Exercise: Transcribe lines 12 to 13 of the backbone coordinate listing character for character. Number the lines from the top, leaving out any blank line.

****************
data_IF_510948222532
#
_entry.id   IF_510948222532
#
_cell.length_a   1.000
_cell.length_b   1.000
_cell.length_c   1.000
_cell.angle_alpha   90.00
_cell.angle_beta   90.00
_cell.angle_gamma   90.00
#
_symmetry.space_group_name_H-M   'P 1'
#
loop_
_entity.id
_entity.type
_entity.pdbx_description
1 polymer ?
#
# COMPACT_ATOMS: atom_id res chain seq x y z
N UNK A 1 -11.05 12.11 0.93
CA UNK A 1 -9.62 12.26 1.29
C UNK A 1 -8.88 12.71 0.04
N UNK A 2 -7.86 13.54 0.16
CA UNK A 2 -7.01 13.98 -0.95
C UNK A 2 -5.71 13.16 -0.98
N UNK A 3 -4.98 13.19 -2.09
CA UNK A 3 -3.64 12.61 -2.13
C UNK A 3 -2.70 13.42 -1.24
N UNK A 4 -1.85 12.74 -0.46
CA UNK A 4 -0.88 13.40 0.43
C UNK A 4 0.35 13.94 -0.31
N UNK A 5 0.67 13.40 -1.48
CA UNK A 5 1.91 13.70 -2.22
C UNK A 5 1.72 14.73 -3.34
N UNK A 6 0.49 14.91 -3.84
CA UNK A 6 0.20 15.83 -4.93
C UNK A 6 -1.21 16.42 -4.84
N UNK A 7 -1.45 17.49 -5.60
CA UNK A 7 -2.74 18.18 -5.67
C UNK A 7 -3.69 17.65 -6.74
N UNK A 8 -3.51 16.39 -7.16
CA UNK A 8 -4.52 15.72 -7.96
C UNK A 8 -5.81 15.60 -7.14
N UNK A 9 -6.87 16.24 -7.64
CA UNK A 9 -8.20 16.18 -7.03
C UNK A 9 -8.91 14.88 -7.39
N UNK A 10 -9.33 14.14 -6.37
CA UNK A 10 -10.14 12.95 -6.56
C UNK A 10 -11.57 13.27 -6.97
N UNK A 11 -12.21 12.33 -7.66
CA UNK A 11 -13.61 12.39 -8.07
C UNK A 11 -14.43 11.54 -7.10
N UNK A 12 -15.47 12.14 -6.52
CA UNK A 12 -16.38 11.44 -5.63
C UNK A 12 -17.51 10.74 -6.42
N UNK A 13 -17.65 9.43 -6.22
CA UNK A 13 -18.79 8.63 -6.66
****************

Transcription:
_symmetry.space_group_name_H-M   'P 1'
#